Although July is smack dab in the middle of the infamous “sell in May” period, it's historically a decent month for equities. Over the past two decades, the S&P 500 averages a gain of 0.80% in the seventh month of the year.
Then there's this nugget: the S&P 500 has never finished a quarter lower following a quarter in which it gained more than 15%. The index gained 19.64% in the second quarter.
That doesn't mean July and the third quarter will be easy, but here are a few sector exchange-traded funds to consider and perhaps some to avoid.
Financial Select Sector SPDR (XLF)
In what may be a surprise to some, the Financial Select Sector SPDR XLF averages a July gain of more than 1%, making it the best performer in that month among the nine original sector SPDR ETFs, according to CXO Advisory data.
XLF, the largest financial services ETF, is coming off a second-quarter gain of 11.14%, which is itself surprising given the duress bank stocks have recently been under due to talk of dividend cuts.
Still, XLF finished in the red last month and the specter of low interest rates is still very much on the table for bank stocks.
Industrial Select Sector SPDR (XLI)
The Industrial Select Sector SPDR XLI is the second-best of the nine original sector SPDRs in July, averaging a gain of just under 1%, notes CXO.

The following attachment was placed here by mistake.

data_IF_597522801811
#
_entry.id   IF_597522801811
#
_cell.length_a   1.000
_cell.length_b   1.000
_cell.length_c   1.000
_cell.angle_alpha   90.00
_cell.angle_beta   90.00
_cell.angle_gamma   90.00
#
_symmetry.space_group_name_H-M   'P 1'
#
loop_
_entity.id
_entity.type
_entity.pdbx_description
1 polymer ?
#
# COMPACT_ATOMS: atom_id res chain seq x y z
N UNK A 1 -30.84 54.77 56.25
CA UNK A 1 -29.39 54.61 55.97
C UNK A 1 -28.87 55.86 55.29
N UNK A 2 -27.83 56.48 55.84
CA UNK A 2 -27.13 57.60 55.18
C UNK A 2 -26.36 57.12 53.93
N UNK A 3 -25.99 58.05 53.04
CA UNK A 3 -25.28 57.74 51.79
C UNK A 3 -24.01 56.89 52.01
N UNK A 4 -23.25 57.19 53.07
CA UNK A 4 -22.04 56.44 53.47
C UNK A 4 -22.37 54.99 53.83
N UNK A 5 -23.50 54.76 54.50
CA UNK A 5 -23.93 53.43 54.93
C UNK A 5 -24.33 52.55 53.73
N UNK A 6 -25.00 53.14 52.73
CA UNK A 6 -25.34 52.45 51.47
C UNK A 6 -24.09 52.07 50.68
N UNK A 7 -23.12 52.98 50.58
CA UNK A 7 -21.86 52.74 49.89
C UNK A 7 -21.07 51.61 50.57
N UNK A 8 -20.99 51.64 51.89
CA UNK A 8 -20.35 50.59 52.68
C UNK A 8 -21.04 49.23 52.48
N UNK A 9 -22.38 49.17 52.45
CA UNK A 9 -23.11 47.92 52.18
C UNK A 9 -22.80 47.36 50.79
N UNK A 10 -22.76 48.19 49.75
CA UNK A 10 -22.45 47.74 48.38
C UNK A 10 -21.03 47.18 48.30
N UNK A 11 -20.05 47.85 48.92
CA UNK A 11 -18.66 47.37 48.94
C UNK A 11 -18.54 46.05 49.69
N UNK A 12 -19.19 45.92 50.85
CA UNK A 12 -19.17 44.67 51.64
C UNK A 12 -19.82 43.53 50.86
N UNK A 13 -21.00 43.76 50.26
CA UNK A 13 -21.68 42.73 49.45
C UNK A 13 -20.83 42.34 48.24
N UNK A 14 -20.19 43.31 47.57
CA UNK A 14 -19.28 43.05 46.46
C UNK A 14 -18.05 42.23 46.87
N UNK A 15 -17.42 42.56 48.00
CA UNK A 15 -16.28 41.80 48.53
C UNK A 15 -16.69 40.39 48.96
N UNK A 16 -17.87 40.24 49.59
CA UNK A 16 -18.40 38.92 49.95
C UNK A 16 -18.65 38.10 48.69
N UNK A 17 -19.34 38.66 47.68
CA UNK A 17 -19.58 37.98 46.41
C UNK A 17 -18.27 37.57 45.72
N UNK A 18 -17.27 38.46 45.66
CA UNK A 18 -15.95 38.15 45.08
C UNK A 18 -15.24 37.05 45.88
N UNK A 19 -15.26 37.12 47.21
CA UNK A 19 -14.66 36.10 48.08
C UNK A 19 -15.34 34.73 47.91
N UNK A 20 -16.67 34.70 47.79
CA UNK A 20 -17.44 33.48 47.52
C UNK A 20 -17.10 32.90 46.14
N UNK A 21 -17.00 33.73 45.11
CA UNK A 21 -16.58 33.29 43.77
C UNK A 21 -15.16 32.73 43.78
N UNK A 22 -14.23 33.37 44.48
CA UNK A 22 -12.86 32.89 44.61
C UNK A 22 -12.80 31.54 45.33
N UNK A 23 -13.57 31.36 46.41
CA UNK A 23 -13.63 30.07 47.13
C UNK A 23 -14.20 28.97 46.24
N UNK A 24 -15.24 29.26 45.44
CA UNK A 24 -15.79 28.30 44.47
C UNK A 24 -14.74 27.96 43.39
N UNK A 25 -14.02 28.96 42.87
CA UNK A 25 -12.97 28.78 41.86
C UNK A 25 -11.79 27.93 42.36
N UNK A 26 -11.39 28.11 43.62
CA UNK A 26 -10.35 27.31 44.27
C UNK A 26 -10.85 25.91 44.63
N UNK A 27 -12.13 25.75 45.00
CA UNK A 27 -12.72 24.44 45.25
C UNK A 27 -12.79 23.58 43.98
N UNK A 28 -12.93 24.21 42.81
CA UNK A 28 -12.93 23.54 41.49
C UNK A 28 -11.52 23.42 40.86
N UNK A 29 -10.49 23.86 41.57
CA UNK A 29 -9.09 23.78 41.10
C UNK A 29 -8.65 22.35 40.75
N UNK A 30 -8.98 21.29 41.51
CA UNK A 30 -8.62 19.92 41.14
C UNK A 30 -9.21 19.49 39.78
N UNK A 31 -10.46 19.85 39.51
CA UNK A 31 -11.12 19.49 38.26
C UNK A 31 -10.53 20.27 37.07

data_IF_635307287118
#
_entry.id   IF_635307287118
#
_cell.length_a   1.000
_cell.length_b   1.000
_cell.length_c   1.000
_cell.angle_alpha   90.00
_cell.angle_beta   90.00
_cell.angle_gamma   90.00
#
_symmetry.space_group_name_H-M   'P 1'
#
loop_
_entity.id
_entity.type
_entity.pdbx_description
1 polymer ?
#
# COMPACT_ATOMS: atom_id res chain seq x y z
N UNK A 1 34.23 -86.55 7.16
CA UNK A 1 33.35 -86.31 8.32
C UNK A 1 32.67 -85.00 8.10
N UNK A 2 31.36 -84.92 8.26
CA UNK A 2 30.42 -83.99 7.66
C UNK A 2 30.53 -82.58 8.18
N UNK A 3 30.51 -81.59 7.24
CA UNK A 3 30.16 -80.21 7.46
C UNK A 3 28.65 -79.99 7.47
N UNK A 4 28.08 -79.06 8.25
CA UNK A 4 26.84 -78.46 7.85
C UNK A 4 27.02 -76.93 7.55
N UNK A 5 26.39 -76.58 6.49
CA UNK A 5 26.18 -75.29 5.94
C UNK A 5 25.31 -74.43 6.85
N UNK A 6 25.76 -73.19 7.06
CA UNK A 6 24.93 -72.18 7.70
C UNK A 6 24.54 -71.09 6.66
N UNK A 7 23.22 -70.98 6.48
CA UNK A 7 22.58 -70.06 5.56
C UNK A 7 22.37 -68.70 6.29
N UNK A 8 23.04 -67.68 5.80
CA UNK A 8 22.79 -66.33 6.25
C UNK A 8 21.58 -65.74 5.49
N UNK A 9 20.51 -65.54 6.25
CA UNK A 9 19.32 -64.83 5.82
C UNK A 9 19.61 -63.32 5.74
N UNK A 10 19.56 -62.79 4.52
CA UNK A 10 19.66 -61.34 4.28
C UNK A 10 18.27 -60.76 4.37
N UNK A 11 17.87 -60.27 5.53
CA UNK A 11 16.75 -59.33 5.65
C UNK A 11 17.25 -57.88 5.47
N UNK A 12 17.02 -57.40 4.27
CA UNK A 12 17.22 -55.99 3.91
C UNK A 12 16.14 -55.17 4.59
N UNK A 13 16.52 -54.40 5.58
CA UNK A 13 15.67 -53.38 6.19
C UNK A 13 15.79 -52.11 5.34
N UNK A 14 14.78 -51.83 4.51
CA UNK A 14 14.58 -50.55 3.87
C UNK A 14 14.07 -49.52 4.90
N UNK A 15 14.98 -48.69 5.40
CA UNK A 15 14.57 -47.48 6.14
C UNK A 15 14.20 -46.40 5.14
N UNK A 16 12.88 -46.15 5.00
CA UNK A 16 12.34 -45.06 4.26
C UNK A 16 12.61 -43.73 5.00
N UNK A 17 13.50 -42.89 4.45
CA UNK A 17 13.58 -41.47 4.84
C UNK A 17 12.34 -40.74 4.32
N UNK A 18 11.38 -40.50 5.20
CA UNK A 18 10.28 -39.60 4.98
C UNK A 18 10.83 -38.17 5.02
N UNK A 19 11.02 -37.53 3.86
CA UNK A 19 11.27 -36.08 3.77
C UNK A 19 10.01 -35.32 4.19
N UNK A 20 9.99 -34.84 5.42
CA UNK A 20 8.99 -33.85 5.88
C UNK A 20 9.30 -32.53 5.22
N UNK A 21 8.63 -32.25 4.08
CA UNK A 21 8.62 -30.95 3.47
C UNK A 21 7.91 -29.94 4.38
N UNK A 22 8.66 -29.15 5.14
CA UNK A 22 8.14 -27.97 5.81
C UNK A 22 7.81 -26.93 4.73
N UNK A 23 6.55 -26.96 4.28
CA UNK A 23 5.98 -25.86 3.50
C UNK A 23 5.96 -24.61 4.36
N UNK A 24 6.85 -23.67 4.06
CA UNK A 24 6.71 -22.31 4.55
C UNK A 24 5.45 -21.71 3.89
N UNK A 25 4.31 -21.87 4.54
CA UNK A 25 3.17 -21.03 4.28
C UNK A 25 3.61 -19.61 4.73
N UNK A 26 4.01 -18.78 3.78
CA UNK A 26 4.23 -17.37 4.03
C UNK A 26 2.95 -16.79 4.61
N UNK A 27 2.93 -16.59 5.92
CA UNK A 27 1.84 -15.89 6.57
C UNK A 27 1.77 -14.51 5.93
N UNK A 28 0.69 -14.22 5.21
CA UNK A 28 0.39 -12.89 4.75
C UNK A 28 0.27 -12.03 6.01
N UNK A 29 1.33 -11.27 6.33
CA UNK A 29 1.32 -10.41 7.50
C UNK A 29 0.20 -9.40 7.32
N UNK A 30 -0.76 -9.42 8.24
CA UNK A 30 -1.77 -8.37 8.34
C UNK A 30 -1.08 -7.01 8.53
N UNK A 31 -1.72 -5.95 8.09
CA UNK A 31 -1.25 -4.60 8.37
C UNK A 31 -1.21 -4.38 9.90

XLI trailed the S&P 500 by more than 300 basis points in the second quarter and its ability to generate third-quarter upside will largely boil down to Boeing BA continuing its rebound and airlines, at the very least, steadying or revealing surprising bookings data.
Utilities Select Sector SPDR (XLU)
In a testament to the strength of stocks in July, the Utilities Select Sector SPDR XLU ranks as the second-worst of the SPDRs and still averages modest upside in the seventh month of the year.
That's not the only reason to consider XLU this month. It ranks as the second-best SPDR in August and September, so seasonal traders may want to consider the utilities ETF right here, right now.
Energy Select Sector SPDR (XLE)
The once battered Energy Select Sector SPDR XLE jumped more than 30% in the second quarter. It still needs to gain more than 65% to get back to its 52-week high. Historically speaking, all that talk about summer travel boosting oil prices doesn't make its way down to XLE because not only is the fund the worst of the SPDRs in July, it repeats that dubious distinction in August.
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